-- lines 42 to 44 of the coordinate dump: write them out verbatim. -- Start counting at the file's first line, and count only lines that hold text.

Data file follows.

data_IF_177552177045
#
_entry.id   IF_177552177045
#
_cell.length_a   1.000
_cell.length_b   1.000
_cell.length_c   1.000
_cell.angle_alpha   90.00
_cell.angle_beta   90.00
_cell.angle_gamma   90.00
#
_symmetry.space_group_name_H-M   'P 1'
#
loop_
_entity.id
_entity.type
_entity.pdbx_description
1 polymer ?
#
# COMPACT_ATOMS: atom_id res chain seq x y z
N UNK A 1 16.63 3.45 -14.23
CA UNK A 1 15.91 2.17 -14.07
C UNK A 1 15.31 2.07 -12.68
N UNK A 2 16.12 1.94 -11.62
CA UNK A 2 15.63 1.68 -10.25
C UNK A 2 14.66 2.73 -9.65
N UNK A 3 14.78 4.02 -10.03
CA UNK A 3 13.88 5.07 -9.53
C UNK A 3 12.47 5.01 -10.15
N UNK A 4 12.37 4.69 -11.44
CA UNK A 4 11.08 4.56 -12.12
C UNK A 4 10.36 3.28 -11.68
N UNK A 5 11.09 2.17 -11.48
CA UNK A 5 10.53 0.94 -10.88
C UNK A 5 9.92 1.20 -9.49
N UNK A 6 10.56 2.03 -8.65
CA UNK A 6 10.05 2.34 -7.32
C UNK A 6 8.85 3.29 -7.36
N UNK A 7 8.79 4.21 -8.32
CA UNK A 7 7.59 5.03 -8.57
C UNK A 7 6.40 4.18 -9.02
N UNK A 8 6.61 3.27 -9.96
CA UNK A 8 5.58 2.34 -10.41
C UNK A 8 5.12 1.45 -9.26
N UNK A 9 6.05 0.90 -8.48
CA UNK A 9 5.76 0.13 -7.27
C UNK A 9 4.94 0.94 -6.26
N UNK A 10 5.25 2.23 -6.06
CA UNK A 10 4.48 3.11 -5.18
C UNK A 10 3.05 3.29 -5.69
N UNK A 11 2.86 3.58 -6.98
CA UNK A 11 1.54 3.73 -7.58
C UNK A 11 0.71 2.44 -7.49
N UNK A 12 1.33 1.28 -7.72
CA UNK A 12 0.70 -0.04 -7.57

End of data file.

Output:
N UNK A 8 6.61 3.27 -9.96
CA UNK A 8 5.58 2.34 -10.41
C UNK A 8 5.12 1.45 -9.26